This report details findings from "Technology-Based Distance Education Courses for Public Elementary and Secondary School Students: 2004-05," a survey that was designed to provide policymakers, researchers, and educators with information about technology-based distance education courses in public elementary and secondary schools nationwide. This report also compares these findings with baseline data collected in 2002-03, and provides longitudinal analysis of change in the districts that responded to both the 2002-03 and 2004-05 surveys. For these two surveys, distance education courses were defined as credit-granting courses offered via audio, video, or Internet or other computer technologies to elementary and secondary school students enrolled in the district, in which the teacher and students were in different locations. Findings indicate that 37 percent of public school districts and 10 percent of all public schools nationwide had students enrolled in technology-based distance education courses during 2004-05. During 2002-03, 36 percent of districts and 9 percent of schools had students enrolled in technology-based distance education courses. About a quarter (26 percent) of school districts that existed in both 2002-03 and 2004-05 had students enrolled in technology-based distance education in both school years, 11 percent did not have students in this type of education in 2002-03 but had such enrollments in 2004-05, and an equal percentage of districts (11 percent) had students enrolled in technology-based distance education in 2002-03 but not in 2004-05. The number of enrollments in technology-based distance education courses increased from an estimated 317,070 enrollments in 2002-03 to 506,950 in 2004-05. The number of enrollments varied considerably among districts, although the majority of districts (57 percent) reported between one and 20 technology-based distance education enrollments in 2004-05. Distance education was more commonly offered by high schools than by schools at any other level, with 61 percent of technology-based distance education enrollments at the high school level. Seventy-one percent of districts with students enrolled in technology-based distance education courses in 2004-05 planned to expand their distance education courses in the future.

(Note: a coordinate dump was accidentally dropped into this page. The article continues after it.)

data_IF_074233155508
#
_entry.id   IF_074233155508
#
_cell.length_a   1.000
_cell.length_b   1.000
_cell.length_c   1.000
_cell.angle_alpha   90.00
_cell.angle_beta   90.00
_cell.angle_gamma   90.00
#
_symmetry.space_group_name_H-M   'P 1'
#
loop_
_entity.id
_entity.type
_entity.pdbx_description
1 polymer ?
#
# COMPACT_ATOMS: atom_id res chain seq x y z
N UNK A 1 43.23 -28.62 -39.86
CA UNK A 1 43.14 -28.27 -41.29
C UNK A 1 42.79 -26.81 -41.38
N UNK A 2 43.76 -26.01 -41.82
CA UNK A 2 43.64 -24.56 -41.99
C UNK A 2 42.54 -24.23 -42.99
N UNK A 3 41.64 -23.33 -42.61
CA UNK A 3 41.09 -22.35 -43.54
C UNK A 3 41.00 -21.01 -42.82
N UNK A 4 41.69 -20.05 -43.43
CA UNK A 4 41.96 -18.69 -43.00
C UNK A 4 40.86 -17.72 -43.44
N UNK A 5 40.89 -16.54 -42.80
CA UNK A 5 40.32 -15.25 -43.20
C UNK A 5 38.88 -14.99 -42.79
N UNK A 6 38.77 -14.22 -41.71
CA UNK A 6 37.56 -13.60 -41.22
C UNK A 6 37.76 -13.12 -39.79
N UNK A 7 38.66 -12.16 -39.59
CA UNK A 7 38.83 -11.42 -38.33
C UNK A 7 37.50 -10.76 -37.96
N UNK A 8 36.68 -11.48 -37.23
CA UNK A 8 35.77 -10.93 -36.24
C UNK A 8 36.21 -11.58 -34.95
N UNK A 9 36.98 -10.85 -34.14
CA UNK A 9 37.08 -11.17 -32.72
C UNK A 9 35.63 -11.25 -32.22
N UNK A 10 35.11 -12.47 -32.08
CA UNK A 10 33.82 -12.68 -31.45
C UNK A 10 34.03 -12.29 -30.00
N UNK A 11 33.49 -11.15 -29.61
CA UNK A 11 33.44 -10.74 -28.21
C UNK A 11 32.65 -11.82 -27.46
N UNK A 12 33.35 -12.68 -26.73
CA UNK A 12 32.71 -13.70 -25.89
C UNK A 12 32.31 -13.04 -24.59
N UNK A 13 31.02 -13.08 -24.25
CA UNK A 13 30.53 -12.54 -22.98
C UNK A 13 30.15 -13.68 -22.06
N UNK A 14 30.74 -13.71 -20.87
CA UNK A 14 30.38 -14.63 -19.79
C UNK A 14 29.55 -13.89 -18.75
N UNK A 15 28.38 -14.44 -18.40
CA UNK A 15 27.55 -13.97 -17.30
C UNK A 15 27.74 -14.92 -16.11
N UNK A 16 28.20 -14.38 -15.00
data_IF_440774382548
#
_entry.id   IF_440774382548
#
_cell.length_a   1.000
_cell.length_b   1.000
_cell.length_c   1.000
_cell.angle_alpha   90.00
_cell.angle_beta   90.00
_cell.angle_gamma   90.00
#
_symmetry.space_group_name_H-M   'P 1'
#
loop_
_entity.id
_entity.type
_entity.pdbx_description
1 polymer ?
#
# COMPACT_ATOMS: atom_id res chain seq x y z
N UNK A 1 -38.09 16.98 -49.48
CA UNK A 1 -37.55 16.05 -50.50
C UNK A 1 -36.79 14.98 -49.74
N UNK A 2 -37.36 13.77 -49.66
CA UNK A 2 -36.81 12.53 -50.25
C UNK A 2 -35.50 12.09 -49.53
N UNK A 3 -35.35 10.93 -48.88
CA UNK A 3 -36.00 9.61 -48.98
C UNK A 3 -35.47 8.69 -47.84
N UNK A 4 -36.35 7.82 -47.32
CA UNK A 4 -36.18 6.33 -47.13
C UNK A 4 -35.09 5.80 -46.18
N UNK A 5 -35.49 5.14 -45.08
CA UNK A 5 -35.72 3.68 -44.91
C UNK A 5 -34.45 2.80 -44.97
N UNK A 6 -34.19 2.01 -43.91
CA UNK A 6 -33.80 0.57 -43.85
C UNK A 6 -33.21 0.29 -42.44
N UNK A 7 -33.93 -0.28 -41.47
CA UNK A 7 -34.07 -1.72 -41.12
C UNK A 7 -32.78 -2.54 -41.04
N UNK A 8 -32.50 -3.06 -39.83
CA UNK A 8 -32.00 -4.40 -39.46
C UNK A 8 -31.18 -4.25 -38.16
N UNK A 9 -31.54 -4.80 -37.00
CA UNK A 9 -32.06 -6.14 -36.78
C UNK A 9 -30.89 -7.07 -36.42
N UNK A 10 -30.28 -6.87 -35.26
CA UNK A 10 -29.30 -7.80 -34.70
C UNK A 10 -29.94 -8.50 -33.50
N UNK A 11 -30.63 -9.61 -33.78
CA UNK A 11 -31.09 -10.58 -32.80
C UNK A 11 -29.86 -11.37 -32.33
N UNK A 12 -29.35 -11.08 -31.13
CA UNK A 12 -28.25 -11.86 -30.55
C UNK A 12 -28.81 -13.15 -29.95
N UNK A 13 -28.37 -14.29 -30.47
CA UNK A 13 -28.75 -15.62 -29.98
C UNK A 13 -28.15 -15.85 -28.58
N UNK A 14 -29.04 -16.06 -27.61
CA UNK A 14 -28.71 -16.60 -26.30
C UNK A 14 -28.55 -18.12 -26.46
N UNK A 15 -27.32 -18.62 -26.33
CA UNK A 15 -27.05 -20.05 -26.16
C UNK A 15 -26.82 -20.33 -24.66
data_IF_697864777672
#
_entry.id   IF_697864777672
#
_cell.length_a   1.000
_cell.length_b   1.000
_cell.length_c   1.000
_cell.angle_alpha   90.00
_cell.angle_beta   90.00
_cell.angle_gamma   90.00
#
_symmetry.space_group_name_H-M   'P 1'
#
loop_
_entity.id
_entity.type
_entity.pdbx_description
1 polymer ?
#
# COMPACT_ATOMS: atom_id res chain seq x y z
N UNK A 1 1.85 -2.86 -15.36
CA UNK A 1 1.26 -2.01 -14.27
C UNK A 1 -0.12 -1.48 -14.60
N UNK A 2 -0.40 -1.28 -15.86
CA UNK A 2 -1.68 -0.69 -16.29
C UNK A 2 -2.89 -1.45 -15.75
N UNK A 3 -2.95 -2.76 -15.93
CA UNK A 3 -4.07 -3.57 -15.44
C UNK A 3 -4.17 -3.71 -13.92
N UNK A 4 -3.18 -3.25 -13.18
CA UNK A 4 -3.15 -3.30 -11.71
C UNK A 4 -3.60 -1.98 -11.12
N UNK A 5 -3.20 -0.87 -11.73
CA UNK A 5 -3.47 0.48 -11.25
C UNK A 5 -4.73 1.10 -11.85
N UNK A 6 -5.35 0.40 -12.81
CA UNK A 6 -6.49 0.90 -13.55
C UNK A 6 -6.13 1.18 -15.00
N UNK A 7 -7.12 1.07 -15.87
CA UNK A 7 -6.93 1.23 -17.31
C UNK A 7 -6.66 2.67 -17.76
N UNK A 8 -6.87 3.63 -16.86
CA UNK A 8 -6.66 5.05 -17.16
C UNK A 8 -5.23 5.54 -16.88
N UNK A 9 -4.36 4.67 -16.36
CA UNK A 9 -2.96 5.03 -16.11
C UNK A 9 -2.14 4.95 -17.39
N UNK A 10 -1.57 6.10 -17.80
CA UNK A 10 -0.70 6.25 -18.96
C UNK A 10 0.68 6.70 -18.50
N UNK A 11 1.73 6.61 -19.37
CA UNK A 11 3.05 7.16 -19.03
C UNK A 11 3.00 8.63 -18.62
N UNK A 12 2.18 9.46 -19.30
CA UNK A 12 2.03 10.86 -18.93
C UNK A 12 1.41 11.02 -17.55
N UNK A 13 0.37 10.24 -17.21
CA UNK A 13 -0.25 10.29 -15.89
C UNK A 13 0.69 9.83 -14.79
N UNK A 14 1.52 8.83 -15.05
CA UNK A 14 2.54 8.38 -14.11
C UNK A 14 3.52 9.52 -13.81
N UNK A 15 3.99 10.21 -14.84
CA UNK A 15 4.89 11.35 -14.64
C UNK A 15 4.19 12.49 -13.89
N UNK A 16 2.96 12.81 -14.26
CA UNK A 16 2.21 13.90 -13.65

|NCES 2007028||Public-Use Data Files and Documentation: Distance Education Courses for Public Elementary and Secondary School Students: 2002-03